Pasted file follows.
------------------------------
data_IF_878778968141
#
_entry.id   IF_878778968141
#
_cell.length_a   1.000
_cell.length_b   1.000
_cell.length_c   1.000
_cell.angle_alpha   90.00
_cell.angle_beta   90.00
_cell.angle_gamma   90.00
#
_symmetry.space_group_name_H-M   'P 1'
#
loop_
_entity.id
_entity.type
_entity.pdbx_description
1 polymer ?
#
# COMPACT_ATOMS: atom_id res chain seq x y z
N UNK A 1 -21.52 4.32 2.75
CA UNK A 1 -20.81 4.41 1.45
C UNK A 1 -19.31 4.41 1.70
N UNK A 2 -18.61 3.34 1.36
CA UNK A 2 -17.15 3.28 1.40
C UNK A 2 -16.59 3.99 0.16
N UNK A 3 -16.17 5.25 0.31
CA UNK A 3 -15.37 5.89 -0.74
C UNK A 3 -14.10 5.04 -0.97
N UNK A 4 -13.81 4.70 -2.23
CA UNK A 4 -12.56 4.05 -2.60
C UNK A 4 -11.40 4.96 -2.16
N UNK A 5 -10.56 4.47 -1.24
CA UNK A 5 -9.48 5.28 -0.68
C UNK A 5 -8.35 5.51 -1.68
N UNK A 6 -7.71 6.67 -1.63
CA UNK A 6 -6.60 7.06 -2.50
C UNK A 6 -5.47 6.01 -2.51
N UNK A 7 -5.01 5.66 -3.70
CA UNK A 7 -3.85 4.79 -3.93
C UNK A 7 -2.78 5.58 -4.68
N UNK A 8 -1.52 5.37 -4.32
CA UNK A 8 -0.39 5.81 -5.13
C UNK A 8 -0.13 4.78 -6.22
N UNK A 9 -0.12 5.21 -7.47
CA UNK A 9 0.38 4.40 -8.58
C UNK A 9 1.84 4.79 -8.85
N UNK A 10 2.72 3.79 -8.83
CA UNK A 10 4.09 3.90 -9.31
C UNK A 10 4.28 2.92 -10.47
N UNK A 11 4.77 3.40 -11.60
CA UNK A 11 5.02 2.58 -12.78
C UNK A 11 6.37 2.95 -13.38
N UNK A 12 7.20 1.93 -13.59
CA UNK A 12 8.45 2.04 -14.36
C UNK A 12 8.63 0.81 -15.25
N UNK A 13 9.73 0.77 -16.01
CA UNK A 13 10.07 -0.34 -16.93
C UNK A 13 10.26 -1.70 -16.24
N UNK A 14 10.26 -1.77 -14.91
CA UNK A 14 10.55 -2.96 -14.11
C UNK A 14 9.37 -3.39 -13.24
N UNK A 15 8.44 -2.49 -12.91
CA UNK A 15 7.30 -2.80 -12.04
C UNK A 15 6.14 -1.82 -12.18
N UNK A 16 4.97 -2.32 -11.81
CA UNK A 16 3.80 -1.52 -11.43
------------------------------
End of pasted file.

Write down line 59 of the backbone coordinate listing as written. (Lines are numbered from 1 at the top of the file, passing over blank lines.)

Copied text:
C UNK A 13 10.26 -1.70 -16.24